A Travellerspoint blog

Day 3 - Part 1

It's been there for centuries...

overcast 26 °C

On the way to Pura Taman Ayun, we passed by Kerobokan, a town just above Semimyak. Although it's completely surrounded by paddy fields, Kerobokan is actually the center of wood carving furniture.

Many suggested that Balinese performed ritual before carving a piece of wood. Truth is it’s only done when the artist is working on a piece of carving for temple. To do so, the priest would choose an auspicious day and time before they could start work.

As for the rice fields here, water supply is becoming worrying since a few mineral water company was set up. Farmers have no choice but to adjust the time seed and harvest.

Anyhow, rice field is quickly vanishing as tourism eats into the faith of the place. Hotel and resorts are rising in a small village like this.

The faith of the local people is unknown.

As we move along, a village Gian Pasir, we found the oldest Protestant church in Bali. Along the road there were many shops selling stone carving.

Komang told me Buddha and Ganesha is now the favorite subject in carving.

A Catholic church is just a few feet away. Somehow, the architecture of Catholic Church seems to have more Balinese charm.

Pura Taman Ayun, belonged to the Royal Family in Mengwi, built in the 17th century. It is now the temple of village around it.

It was surrounded by baray to prevent Dutch invasion. Garden with carpet grass, banyan tree and fountains.

Like all temples in Bali, it is divided into 3 section – outer courtyard, middle courtyard and inner courtyard.

Outer courtyard is Jaba. An open, public area outside the entrance, entering through Candi Bentar (split gate). Performance will be carrying out here. In one corner of outer courtyard (might) have a bell towel called kulkul. The bell made of a hollow wood and is use to signal arrival and departure of deities.

It's also used to warning people if there's any emergency.

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Candi Bentar, looks like a triangle cut into half, symbolizes the splitting of the material world into male and female halves, like yin and yang, to enter the spiritual realm of the temple.

We found an artist in the outer courtyard painting his latest artwork.

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The middle courtyard is Jaba Tengah, has pavillion for the gamelan music ensemble and other structure to prepare offering and performances whenever there's a temple festival or odalan.

This Barong is an offering made of paddy, grains and beans.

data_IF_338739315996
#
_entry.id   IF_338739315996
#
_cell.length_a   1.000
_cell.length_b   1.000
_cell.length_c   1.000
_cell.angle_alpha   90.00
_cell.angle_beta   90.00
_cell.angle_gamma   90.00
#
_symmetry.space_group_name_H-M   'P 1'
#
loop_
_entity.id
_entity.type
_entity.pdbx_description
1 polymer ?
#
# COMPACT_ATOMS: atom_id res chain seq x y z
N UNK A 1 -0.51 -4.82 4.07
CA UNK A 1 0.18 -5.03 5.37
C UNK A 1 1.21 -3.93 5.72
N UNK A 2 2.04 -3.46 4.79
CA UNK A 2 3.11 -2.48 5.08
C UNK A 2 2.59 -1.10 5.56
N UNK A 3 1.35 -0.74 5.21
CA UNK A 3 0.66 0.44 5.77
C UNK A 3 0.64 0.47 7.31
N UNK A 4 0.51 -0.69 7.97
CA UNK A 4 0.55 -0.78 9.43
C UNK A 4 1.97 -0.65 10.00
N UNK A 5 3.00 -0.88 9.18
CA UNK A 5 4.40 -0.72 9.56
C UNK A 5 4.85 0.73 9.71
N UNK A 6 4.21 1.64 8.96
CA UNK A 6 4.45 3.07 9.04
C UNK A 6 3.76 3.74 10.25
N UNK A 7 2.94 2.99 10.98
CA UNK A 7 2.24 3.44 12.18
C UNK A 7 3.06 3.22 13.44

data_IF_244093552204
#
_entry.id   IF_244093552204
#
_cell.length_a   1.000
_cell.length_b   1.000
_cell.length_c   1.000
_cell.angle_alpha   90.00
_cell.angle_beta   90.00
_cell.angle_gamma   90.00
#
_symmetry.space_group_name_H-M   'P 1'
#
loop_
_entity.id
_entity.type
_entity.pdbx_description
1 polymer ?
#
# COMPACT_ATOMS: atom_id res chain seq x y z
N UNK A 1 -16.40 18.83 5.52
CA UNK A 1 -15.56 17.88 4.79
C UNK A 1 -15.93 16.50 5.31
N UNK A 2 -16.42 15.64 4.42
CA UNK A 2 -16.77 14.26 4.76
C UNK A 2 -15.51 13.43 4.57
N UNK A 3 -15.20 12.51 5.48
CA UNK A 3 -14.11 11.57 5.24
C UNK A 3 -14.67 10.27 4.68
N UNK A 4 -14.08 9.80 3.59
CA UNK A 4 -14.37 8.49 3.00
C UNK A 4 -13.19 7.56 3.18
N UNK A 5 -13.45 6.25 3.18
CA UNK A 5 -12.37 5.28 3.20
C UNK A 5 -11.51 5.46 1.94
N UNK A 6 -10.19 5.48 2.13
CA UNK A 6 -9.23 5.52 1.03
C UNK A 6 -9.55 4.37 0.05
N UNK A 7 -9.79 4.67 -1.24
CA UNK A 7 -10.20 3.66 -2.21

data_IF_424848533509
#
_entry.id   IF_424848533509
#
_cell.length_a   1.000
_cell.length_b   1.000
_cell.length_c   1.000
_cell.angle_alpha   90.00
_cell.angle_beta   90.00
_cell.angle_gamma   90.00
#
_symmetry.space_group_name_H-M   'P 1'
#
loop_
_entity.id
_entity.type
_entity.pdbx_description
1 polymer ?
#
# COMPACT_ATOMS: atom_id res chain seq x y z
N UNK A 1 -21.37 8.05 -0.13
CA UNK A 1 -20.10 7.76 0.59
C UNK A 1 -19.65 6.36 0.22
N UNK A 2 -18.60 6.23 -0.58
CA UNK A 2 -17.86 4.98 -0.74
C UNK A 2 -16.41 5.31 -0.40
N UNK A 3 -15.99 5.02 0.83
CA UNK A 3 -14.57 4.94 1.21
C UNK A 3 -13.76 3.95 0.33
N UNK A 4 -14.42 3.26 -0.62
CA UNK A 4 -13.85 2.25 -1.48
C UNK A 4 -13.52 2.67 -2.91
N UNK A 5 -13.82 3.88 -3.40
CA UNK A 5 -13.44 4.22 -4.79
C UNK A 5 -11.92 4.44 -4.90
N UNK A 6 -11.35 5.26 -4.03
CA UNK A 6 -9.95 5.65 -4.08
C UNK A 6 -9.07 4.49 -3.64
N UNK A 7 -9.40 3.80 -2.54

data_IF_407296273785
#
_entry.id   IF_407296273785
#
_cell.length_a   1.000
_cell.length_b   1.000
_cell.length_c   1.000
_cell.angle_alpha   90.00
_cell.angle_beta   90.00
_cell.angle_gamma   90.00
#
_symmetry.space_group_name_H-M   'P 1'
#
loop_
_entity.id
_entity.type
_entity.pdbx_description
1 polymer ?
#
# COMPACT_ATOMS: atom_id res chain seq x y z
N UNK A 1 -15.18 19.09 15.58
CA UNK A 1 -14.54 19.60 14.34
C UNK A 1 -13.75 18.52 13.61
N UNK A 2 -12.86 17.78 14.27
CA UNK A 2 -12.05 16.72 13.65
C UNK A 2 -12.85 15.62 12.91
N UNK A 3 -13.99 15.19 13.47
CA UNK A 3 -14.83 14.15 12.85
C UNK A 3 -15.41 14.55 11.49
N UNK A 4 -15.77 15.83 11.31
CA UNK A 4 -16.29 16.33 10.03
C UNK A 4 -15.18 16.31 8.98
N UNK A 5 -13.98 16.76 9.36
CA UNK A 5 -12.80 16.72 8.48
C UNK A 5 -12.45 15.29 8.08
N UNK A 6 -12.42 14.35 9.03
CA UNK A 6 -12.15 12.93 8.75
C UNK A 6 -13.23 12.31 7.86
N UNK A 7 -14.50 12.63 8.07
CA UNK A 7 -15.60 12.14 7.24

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An offering near the temple complex.

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The inner courtyard, Jeroan, entered through a covered gate called Candi Kurung. It has monumental structure on both side of the entrance, and Boma on top of the gate with scary face and hands. It suggests that Boma is to frighten away the evil forces.

It was said that as you proceed to Jeroan, your head should be as pure as clear water.

In Jeroan, there are many shrines and some chambers in respective spot.

The Pagona like tower is Meru. The roof numbered 2, 3, 5, 7, 9, 11. The roofs are made of palm tree fiber. It can last at least 30 years, be it rain or shine, except for bird nesting there.

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Komang did explain to me the amount of roof means something. If I remember correctly, the meru with 11 tiers is the tallest shrines and people of all castes are welcome to pray here.

There’s also a chamber for trinity – Brahma, Vishnu/Wisnu, and Siva, and some temple even have the lotus throne in the most sacred spot of the Inner courtyard, for the great priests known as Shanghyang.

Balinese do not worship any idol or sculpture. They believe sculptures of spirits and God are imagination of people. So in the temple, other than the stone carving like Boma as a symbol of uncultivated fertility, you can’t find any specific idol/sculpture in any of the shrines and chambers.

There is so much to learn about. I think I have to live here for awhile to really understand the way of life in Bali.

Komang response was, “You think so?"


  1. Photo courtesy of Damien Photography

Posted by Moonfish 10:44 Archived in Indonesia

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